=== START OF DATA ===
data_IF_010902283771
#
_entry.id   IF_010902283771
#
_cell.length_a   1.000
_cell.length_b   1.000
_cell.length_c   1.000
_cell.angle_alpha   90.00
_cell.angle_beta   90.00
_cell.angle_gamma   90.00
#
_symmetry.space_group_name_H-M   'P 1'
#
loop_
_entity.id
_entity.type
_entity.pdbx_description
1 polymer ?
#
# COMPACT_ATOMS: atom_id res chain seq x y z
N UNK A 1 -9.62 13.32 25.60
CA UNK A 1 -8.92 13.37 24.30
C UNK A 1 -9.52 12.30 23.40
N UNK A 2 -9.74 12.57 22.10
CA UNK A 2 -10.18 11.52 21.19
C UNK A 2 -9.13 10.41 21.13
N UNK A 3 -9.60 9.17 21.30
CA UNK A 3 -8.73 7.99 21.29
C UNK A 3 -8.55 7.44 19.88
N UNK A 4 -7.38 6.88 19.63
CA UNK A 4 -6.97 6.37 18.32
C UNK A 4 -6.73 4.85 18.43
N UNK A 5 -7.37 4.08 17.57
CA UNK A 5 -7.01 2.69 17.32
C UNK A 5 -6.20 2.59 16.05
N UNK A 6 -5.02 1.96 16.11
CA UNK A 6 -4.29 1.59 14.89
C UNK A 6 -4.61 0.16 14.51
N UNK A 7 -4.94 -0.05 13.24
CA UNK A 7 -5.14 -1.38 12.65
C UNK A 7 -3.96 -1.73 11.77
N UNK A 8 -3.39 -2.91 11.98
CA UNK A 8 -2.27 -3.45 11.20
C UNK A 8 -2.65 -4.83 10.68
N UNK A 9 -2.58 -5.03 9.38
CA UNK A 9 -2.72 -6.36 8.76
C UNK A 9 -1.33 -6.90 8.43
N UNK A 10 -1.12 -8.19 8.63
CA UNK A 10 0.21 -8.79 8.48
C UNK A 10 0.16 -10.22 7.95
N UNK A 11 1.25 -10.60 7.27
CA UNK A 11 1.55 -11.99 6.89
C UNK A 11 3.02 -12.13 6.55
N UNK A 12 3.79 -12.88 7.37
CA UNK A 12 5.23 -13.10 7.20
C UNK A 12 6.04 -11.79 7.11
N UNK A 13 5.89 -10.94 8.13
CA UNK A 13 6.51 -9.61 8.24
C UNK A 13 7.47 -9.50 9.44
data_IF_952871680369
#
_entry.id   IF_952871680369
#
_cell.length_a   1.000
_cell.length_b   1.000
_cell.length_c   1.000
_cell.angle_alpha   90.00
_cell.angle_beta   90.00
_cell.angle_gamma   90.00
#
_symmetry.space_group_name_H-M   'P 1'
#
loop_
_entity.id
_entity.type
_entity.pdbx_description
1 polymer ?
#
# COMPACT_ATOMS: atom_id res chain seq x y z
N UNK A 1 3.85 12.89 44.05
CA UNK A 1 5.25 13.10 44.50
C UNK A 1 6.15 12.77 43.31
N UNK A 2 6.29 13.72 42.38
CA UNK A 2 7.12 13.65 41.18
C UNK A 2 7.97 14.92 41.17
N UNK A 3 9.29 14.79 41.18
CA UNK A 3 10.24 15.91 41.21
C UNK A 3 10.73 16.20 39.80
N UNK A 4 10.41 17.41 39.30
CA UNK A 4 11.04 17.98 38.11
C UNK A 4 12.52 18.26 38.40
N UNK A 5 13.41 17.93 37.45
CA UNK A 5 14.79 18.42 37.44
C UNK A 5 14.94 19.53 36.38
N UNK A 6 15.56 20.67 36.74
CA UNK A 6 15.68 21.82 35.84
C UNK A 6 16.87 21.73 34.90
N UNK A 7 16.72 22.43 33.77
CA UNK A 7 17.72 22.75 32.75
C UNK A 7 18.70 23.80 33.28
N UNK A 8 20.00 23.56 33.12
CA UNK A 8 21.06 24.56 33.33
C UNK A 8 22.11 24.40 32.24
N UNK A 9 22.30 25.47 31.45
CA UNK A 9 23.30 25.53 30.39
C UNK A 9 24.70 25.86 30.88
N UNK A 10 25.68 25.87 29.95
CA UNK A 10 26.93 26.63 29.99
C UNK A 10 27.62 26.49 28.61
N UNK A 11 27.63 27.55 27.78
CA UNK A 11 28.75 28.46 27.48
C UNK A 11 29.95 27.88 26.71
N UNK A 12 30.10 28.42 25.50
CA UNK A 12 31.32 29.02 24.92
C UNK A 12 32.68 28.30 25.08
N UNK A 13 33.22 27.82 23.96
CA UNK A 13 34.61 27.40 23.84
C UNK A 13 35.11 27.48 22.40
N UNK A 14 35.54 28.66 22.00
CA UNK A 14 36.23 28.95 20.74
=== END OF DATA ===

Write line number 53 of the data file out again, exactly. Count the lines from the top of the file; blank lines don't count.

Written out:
C UNK A 11 3.02 -12.13 6.55